So, an example of the business requirement would be the ability to transfer a case record from one counselor to another within an agency for somebody that’s involved in human services. Technological requirements that’s related to that would be the ability to have full data encryption both when it’s moving over the interwebs and at rest on the database or counselor or client and case data.
So, you are dividing things into business requirements and technical requirements that’s what’s most common, the most common experience of technology solutions hunters and you sort of have the key data collection points and reporting requirements baked into the business requirements. So, business and standard core requirements should be carefully documented and prioritized.
If the organization has a poor understanding of its current business process and data as I said or process or perform inconsistently or data quality has been poorly managed, their business requirements can be very difficult to develop and poor business requirements as I said are a big challenge in technology projects success and are one of the leading contributors to projects running over-budget and over-schedule and are a leading cause of the wrong system being selected and implemented which often results in what we call a lagging failure where the system is implemented and rolled out but ultimately over the next 12 to 18 months falls out of use.
So people go back to doing things outside of the system or perhaps even reverting to the old system and this is a fairly common occurrence. And that’s actually one of the reasons why my company, Build, prefers to get involved with client tech projects during the early assessment and road map phases because when we get involved later on in the implementation phase, it often becomes apparent that the organization will need to pump the brakes a little bit on these requirements definition in a more deeper manner before they can proceed to have that successful implementation.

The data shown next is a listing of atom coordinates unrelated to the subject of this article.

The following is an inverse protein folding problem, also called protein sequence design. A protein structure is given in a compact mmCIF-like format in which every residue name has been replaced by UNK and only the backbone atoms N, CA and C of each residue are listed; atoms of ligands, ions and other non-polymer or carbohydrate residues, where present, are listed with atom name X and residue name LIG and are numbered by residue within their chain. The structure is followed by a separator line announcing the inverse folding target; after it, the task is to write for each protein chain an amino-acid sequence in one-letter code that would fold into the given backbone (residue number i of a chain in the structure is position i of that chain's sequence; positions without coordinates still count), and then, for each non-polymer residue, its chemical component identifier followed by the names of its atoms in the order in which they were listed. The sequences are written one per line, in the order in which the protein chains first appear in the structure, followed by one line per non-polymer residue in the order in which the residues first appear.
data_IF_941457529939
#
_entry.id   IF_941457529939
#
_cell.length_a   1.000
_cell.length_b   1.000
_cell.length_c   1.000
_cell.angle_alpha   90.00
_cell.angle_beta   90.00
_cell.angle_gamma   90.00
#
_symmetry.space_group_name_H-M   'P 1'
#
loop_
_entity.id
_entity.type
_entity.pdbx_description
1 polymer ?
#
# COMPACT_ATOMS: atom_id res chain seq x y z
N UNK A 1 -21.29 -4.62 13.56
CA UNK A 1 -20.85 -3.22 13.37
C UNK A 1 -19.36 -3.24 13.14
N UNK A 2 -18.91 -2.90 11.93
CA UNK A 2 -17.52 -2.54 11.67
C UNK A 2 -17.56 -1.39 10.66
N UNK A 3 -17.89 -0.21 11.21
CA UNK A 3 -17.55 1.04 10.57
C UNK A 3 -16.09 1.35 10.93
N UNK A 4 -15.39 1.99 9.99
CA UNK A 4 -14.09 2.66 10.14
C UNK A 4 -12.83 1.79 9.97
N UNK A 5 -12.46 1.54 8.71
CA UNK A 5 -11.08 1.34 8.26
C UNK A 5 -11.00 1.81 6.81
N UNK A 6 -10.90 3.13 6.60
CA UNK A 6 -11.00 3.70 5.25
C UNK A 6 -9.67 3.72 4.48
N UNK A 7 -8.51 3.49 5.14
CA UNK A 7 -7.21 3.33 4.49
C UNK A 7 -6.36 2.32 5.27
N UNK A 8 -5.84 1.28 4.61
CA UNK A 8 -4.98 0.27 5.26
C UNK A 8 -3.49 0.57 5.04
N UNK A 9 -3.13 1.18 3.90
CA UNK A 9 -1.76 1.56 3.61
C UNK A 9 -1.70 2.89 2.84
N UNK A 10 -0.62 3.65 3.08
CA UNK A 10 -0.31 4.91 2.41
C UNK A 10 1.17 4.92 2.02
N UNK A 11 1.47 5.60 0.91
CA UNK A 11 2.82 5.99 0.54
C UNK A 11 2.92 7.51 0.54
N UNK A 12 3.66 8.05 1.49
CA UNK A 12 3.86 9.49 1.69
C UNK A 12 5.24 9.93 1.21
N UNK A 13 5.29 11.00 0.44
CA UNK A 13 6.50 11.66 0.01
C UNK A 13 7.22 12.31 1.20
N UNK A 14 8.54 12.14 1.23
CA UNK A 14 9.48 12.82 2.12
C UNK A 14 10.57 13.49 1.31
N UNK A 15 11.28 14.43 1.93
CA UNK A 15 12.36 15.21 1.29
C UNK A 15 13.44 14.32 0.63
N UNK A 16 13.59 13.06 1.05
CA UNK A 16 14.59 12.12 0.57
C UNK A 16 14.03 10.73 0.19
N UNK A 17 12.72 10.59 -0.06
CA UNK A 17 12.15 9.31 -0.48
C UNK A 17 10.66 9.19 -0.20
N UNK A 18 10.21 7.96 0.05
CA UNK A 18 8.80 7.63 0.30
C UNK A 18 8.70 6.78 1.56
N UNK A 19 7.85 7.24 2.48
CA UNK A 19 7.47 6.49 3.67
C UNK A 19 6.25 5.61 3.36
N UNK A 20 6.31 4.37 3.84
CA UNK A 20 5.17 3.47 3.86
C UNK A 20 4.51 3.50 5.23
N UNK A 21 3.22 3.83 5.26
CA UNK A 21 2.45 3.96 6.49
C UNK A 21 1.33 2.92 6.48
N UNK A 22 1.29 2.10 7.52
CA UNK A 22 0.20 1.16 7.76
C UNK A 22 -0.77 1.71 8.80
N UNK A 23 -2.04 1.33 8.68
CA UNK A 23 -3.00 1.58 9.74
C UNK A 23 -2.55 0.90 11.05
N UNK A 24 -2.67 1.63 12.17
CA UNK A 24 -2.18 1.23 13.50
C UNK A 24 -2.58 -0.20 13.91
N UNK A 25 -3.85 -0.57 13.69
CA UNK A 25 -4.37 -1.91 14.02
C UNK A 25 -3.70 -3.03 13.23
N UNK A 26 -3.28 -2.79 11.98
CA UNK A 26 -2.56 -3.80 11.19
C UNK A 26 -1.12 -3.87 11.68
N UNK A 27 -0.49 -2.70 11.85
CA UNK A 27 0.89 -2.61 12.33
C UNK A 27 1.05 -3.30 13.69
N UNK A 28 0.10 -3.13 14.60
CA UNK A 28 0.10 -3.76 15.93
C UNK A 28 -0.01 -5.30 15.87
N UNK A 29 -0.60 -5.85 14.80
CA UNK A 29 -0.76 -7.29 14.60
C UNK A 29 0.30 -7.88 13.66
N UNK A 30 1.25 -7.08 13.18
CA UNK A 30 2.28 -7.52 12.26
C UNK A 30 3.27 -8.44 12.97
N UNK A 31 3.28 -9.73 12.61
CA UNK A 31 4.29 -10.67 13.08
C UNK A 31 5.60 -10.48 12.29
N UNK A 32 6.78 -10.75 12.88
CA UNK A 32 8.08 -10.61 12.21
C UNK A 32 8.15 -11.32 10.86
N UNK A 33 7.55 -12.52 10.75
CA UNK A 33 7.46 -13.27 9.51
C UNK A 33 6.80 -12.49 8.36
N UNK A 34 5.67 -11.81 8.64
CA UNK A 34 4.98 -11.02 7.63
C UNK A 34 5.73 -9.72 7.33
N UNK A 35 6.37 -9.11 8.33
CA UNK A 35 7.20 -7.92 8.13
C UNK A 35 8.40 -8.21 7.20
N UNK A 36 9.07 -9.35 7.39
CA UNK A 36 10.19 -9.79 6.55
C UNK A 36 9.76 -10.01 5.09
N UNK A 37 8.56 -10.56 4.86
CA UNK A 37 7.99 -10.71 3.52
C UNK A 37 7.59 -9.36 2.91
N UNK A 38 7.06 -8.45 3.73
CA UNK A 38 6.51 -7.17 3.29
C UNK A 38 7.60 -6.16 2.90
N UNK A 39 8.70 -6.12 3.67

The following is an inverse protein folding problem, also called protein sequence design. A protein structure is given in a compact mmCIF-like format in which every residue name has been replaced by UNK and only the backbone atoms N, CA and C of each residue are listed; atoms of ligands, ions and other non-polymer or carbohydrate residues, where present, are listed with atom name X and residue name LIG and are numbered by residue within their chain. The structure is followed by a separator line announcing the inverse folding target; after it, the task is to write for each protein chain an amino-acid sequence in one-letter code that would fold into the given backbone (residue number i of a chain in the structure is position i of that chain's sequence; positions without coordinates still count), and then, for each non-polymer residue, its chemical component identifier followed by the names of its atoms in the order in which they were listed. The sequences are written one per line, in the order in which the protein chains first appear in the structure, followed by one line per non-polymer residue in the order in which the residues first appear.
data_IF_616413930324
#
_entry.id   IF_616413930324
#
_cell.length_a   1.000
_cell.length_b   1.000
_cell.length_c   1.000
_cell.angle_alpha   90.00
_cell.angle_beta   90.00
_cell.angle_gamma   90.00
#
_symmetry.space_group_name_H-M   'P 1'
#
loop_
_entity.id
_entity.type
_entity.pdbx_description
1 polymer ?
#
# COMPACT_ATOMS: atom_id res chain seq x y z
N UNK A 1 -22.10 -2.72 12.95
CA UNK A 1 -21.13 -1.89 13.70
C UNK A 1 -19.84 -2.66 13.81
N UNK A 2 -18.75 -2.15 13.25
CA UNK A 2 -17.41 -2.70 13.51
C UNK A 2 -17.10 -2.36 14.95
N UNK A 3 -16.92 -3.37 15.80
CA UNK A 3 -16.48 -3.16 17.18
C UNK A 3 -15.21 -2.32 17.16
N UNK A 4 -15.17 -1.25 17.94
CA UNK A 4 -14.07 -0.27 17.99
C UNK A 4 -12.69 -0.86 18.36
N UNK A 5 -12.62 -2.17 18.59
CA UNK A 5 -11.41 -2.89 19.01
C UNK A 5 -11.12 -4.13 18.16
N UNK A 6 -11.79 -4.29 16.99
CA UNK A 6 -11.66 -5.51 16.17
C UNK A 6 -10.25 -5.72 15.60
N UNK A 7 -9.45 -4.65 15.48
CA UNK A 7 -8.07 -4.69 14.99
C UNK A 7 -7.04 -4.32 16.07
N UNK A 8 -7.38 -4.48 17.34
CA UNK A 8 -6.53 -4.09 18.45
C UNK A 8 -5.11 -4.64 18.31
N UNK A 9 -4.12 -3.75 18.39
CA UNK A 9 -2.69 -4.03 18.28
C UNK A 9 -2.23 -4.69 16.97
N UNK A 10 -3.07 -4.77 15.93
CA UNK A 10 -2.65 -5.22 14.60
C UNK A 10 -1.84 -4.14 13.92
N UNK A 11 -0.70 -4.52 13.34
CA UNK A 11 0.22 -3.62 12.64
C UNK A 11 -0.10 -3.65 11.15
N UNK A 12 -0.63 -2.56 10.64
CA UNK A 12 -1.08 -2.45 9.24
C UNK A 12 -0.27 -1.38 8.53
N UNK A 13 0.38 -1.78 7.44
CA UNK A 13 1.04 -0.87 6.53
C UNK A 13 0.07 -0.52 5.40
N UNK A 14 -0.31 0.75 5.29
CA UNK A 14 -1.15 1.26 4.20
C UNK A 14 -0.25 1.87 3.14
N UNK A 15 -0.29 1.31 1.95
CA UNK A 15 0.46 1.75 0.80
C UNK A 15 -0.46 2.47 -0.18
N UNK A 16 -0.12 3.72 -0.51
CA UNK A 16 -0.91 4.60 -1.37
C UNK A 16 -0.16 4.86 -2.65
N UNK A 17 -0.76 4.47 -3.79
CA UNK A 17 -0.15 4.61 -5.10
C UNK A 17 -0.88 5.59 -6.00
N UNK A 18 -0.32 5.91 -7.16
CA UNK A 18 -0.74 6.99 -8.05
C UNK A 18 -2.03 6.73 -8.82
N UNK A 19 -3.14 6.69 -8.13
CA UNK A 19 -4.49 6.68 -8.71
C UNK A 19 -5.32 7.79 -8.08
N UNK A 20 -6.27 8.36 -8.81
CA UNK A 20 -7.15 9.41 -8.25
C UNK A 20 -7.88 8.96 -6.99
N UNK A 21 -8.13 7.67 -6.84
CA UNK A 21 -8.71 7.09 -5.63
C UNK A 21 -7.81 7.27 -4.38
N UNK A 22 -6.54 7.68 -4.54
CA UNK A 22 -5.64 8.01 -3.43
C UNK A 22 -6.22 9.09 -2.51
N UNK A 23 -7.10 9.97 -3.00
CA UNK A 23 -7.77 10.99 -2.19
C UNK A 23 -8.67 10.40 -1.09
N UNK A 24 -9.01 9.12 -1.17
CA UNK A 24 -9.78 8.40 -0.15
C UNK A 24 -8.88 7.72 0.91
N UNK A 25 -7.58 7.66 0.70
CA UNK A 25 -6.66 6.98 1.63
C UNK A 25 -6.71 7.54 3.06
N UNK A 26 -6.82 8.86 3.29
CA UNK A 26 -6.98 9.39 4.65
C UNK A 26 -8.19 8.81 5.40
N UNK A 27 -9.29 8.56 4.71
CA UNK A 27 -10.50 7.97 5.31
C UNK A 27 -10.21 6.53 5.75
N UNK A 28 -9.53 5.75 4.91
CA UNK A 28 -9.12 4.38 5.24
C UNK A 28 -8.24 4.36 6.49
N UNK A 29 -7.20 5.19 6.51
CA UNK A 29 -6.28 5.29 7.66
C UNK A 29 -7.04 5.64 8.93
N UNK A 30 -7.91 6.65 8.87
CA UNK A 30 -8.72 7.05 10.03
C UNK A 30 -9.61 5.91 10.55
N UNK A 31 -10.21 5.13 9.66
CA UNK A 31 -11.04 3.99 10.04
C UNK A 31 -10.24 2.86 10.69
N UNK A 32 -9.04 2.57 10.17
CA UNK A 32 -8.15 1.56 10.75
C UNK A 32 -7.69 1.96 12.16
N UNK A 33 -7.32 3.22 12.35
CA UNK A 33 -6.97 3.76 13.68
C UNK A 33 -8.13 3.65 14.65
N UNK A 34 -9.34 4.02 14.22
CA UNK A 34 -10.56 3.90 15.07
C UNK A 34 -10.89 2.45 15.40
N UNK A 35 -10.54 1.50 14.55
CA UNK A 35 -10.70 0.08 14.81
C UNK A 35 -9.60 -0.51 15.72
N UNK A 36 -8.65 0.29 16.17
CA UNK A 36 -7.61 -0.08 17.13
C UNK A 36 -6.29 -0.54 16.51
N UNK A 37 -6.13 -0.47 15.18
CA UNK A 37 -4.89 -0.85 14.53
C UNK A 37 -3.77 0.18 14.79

And when the vendor is engaged in the implementation as already moving, it can be very difficult from a psychological perspective, from a mechanical perspective, and costly for the organization to push the pause button. So, you definitely want to get that business requirements definition done as a separate exercise before the selection of that technology solution.
Software vendors frequently tell Build that our clients are better prepared to have successful selections and implementation than any of their other non-profit customers.(32:30)
And so, it’s common for us to hear feedback like “I’ve been working in the space for 15 years and this is the best RFP we have ever received,” and that’s because our clients have already anticipated, wrestled with and made important requirements decisions ahead of going into the selection and implementation efforts.
And ultimately what we are all shooting for here is selecting software that matches the needs of the organization, flowing through from organizational strategy and goals all the way through to the particular functional area or program that this technology is gonna support. And also a much better mutual understanding between the non-profit and the implementation partner about what it will actually take to successfully complete the projects, including a much more accurate projection of total cost.
It’s never fun when you run out of money and haven’t finished the implementation yet. So, really getting business requirements, definition and technical requirements definition done ahead of time is thoroughly as necessary to achieve a successful outcome is very important.
(32:47) In quick fashion here over the course of about 30 minutes, we’ve covered nine different keys to success. So, I’m just gonna back up real quick and just step through them again and again we’ll be distributing the reporting and the slides after the fact, so you’ll be able to go through that at your leisure (33:57).
So, just a couple of concluding housekeeping notes before we get into some of the Q&A. For more information, including many of the resources that I’ve mentioned today, you can check out our blog www.Buildconsulting.com/blog. Learning resources sections of our site /learning (35:38).
You can also sign up for our newsletter, if you haven’t already done so. It’s a great way for you to become aware of the resources that we are making available, as we make them available. To get announcements for these webinars and have the opportunity to register and to become acquainted with when we are speaking at major events in your area. And feel free to continue the conversation with us at any time.